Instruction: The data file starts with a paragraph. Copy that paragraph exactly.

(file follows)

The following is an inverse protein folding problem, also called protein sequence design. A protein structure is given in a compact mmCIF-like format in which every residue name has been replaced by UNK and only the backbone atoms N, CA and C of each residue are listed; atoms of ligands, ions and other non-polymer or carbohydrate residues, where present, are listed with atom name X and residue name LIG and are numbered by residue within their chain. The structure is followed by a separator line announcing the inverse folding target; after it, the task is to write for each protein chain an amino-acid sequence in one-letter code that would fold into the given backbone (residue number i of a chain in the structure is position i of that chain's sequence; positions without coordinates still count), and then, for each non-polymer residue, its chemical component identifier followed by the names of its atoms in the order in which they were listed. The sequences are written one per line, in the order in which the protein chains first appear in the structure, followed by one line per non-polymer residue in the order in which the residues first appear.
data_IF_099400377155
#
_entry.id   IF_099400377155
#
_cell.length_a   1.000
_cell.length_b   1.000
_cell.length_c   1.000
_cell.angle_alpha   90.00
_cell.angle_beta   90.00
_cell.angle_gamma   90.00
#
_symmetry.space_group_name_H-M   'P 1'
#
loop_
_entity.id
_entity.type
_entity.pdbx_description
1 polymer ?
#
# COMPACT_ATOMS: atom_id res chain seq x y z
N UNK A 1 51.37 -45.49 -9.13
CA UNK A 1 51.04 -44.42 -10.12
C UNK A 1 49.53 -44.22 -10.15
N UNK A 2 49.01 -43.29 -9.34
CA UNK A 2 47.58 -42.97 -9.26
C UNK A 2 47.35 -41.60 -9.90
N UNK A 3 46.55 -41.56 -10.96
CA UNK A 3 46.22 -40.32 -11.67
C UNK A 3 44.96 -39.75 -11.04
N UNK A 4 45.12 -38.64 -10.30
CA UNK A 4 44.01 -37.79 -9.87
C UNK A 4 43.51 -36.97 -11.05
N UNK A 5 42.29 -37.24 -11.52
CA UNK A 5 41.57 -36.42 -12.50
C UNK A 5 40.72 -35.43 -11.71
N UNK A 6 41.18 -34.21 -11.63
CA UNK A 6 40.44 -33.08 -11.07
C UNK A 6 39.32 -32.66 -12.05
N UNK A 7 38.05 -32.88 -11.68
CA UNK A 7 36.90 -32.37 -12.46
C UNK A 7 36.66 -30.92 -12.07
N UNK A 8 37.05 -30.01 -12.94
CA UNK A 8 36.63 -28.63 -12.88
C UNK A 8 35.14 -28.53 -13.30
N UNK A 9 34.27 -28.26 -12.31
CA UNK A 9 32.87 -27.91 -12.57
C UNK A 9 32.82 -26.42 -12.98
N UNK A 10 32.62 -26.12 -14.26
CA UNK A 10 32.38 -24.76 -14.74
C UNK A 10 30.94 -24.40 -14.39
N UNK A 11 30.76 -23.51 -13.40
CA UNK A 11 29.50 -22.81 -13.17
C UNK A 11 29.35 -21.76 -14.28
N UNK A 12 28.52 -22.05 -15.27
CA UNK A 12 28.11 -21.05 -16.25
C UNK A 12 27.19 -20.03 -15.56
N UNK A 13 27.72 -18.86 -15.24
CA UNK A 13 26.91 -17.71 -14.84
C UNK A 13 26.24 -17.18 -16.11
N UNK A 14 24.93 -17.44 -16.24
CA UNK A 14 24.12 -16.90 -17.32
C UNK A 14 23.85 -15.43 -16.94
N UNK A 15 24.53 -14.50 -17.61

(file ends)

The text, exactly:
The following is an inverse protein folding problem, also called protein sequence design. A protein structure is given in a compact mmCIF-like format in which every residue name has been replaced by UNK and only the backbone atoms N, CA and C of each residue are listed; atoms of ligands, ions and other non-polymer or carbohydrate residues, where present, are listed with atom name X and residue name LIG and are numbered by residue within their chain. The structure is followed by a separator line announcing the inverse folding target; after it, the task is to write for each protein chain an amino-acid sequence in one-letter code that would fold into the given backbone (residue number i of a chain in the structure is position i of that chain's sequence; positions without coordinates still count), and then, for each non-polymer residue, its chemical component identifier followed by the names of its atoms in the order in which they were listed. The sequences are written one per line, in the order in which the protein chains first appear in the structure, followed by one line per non-polymer residue in the order in which the residues first appear.